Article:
and betray the wanderings of their minds; exhibiting, but too plainly, that they have only the attitude and not the emotions of worshippers. In our songs of praise, how many remain habitually silent; how many even of those who are not destitute either of an ear or a voice for harmony! Surely, if in devotional engagements they felt an adequate interest, and enjoyed a high delight, there would not be occasion for such remarks as these. Let us then cherish, with increasing assiduity and delight, the habits of pure and spiritual devotion. Let us regard the pleasures of prayer and of praise as among the richest elements of happiness; and let the emotions of our hearts correspond with the impassioned language of the psalmist, when in the wilderness of Judah, “O God, thou art my God, early will I seek thee; my soul thirsteth for thee-to see thy power and thy glory, so as I have seen thee in the sanctuary. Because thy loving-kindness is better than life, my lips shall praise thee. Thus will I bless thee while I live: I will lift up my hands in thy name. My soul shall be satisfied as with marrow and fatness; and my mouth shall praise thee with joyful lips.” Psa. Ixiii. 1--5.
“ I'll praise my Maker with my breath ;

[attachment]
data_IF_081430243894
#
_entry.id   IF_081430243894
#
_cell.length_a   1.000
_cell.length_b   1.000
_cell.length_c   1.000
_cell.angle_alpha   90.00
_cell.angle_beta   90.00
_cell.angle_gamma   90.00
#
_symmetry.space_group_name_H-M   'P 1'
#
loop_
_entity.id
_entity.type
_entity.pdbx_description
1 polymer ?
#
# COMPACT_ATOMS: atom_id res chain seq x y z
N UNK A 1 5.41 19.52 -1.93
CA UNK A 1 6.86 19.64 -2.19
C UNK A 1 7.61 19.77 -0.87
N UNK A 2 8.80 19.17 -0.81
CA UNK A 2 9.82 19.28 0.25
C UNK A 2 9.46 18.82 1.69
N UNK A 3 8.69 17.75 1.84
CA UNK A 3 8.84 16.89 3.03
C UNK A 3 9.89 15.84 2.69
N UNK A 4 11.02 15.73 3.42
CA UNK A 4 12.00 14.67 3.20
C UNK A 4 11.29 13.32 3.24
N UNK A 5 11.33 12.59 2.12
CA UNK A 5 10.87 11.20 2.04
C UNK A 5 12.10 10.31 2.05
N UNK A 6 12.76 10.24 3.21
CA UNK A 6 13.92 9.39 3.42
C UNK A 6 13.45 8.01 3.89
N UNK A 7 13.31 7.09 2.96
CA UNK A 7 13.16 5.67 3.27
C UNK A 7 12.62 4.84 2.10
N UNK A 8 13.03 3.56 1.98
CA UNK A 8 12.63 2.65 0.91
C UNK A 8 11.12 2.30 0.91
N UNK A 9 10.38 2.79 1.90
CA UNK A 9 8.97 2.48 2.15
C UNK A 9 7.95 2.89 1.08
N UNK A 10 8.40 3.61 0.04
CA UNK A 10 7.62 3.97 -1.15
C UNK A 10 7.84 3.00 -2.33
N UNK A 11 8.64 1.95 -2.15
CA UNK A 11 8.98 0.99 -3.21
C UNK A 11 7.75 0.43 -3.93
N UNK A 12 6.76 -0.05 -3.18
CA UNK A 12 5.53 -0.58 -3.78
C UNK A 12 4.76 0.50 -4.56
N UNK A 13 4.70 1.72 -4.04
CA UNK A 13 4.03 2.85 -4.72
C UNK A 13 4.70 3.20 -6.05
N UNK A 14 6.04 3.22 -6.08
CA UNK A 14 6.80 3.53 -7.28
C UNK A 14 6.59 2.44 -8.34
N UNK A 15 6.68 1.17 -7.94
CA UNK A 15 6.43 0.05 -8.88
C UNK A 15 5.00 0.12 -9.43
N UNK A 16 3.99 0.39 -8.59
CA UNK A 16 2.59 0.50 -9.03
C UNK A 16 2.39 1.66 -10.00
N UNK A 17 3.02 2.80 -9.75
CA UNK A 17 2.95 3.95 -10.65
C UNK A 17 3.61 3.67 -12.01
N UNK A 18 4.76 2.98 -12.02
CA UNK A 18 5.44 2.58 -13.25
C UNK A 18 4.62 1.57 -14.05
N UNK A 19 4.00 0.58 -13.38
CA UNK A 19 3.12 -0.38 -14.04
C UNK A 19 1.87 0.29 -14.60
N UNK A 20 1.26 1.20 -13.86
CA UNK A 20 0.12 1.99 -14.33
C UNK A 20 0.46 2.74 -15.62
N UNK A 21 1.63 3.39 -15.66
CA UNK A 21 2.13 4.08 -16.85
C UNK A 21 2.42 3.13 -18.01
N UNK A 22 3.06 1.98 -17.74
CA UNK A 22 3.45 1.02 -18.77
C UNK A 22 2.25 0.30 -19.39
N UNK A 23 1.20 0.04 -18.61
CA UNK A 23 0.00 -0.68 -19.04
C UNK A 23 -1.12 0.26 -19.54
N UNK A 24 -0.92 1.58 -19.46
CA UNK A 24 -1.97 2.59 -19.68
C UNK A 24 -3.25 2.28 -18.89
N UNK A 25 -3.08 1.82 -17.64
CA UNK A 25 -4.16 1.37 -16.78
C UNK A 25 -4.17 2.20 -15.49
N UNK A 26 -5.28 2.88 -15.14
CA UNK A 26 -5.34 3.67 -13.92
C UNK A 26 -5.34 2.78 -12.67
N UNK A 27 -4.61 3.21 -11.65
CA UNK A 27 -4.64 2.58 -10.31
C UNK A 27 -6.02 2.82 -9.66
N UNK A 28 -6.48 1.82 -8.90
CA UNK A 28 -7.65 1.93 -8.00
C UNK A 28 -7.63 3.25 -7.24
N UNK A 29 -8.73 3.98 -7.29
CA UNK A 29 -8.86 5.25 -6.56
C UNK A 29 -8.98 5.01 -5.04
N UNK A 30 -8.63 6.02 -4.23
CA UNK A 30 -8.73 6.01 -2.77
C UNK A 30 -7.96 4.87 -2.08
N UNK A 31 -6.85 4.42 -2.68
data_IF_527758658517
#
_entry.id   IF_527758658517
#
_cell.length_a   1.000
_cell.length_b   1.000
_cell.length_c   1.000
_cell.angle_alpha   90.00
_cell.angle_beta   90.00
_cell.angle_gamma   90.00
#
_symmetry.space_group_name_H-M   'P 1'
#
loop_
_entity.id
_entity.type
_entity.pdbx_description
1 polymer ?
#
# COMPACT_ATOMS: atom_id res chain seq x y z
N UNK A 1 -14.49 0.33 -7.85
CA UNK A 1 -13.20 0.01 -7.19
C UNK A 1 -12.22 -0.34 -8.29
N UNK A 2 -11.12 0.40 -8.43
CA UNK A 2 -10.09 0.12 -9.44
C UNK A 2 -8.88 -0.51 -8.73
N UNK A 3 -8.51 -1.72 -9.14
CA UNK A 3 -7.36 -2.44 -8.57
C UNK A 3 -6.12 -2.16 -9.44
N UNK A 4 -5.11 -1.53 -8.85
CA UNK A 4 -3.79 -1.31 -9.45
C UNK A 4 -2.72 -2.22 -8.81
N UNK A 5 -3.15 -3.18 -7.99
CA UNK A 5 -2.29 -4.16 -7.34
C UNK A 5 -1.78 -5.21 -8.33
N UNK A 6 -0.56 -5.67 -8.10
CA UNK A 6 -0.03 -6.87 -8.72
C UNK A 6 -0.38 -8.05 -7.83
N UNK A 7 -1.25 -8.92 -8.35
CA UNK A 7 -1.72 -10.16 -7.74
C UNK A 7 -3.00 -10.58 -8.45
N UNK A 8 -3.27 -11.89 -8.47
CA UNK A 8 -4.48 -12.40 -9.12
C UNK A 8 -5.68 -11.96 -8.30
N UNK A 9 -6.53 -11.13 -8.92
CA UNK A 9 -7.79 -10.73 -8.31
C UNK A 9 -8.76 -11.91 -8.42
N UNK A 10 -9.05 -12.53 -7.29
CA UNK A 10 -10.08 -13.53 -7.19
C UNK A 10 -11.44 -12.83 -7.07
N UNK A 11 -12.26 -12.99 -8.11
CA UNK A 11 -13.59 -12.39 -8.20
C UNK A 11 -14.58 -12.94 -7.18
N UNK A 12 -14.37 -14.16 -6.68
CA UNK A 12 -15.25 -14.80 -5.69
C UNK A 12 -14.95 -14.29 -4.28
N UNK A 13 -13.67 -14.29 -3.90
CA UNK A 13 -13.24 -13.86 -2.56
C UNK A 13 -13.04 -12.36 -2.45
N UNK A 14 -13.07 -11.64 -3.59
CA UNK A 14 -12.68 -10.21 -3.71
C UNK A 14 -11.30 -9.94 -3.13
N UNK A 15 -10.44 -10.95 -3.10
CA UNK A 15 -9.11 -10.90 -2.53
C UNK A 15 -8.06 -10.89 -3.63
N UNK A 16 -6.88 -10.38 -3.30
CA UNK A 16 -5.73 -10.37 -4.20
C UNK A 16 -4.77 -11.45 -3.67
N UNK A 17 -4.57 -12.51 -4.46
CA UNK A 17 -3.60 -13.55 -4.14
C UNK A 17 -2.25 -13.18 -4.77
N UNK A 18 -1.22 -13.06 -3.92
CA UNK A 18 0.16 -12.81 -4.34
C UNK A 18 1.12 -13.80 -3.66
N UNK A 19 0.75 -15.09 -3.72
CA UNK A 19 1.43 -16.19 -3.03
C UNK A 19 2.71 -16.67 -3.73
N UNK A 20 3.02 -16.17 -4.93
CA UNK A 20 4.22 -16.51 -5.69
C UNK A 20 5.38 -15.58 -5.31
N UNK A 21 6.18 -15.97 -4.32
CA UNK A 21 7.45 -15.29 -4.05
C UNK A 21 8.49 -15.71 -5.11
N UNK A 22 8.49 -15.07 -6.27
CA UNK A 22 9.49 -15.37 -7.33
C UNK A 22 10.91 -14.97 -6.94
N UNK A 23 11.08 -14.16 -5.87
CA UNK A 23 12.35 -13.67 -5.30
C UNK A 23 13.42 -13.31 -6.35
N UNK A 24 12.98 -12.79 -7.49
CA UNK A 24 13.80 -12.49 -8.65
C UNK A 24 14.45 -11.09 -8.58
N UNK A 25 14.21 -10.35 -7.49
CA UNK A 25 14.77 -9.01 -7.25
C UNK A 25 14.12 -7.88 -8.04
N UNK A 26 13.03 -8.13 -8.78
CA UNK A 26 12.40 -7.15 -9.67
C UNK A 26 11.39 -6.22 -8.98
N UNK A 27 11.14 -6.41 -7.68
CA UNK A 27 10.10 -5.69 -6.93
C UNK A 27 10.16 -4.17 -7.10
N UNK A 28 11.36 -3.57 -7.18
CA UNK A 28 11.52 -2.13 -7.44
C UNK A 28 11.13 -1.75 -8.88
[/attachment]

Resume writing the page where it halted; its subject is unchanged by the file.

Praise shall employ my nobler powers :
THE PLEASURES OF THE SABBATH.
THERE are two aspects under which we may contemplate the observance of the Sabbath. It may be regarded in the light of a most imperative duty, and it may be regarded in the sight of a most exalted privilege. The duty of keeping holy one day in seven, as the Sabbath of the Lord, is sufficiently apparent from the fourth commandment of that law, which is of perpetual obligation; and the duty of observing the first day of the week, as the Christian Sabbath, is sufficiently apparent from the example of the apostles themselves, and of the churches organized and regulated by their instructions. Presuming then that no doubt dwells upon your minds, with regard to the obligation of remembering the Sabbath to keep it holy," my object in the present chapter shall be to exhibit the Sabbath as a day of sacred delight.
In attempting to depict the pleasures of the Sabbath, I wish to direct your thoughts to the nature of the pleasures which the Sabbath is designed to afford; and to the habits of mind and of conduct, which the consideration of these pleasures should induce.
Let us inquire,
First, Into the nature of the pleasures which the Sabbath is designed to afford.